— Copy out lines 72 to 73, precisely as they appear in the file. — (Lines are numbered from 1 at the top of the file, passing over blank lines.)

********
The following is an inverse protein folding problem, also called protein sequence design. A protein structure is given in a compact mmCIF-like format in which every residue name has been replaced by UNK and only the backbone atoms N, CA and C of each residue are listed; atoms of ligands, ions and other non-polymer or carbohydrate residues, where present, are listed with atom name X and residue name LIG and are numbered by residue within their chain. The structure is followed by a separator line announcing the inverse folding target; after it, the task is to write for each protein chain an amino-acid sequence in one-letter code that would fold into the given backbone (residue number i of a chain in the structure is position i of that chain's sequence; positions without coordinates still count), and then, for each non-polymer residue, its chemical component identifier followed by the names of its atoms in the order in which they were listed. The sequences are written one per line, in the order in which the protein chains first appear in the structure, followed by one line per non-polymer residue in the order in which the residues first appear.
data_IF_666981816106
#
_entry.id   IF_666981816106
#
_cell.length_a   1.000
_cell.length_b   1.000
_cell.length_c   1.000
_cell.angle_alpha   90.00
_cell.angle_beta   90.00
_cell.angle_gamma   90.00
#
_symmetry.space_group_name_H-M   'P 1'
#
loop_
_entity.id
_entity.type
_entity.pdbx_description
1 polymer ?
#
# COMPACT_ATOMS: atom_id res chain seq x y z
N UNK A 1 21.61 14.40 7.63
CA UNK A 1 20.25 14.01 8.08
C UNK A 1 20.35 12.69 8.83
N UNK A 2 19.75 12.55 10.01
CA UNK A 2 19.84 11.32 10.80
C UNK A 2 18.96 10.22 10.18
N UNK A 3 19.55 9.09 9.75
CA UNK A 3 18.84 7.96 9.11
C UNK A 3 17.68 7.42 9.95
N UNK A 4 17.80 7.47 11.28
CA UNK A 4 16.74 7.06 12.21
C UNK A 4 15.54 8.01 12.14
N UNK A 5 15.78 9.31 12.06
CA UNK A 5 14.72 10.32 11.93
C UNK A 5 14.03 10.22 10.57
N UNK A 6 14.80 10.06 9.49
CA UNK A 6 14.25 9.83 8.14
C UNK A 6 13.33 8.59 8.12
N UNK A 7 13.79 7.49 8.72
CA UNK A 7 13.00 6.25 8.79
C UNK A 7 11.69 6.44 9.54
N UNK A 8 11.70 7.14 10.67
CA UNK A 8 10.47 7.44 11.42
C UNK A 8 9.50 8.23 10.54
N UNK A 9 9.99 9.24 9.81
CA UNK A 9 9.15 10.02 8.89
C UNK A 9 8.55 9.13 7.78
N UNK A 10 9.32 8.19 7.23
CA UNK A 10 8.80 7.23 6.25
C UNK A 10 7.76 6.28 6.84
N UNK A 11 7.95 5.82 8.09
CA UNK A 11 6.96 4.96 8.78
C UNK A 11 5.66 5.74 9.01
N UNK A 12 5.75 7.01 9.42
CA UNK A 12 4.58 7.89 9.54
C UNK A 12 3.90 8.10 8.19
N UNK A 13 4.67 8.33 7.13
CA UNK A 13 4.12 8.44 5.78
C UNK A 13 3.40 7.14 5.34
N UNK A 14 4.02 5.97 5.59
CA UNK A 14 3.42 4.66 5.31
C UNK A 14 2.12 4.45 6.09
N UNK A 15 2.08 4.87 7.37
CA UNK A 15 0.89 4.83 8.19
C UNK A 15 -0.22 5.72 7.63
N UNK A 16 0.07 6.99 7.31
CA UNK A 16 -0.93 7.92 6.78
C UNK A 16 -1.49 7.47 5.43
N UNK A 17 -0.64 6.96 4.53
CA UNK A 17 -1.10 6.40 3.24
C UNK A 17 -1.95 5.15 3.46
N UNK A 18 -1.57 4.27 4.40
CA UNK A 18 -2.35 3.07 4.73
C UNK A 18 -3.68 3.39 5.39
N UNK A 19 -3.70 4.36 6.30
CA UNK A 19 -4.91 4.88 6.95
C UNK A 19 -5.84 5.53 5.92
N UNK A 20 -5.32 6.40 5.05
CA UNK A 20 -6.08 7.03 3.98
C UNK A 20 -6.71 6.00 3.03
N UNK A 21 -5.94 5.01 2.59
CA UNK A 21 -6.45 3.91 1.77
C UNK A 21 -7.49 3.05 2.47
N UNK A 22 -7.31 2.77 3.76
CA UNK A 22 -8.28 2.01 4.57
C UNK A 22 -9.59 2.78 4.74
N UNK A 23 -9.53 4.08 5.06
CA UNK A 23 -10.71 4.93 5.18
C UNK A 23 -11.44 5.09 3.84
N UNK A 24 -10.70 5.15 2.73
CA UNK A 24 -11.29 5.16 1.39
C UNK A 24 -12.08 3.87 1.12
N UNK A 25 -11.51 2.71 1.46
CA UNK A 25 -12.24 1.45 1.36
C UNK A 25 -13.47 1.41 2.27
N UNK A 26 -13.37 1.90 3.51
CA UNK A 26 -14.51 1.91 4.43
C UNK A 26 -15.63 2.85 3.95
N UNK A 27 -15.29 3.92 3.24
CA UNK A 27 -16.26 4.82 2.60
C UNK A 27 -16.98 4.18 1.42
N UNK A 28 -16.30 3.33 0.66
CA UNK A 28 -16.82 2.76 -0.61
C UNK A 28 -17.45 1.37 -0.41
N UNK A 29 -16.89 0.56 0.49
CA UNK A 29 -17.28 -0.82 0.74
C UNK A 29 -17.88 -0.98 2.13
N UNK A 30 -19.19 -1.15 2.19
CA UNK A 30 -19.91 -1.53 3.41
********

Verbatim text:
C UNK A 17 -1.95 5.15 3.46
N UNK A 18 -1.57 4.27 4.40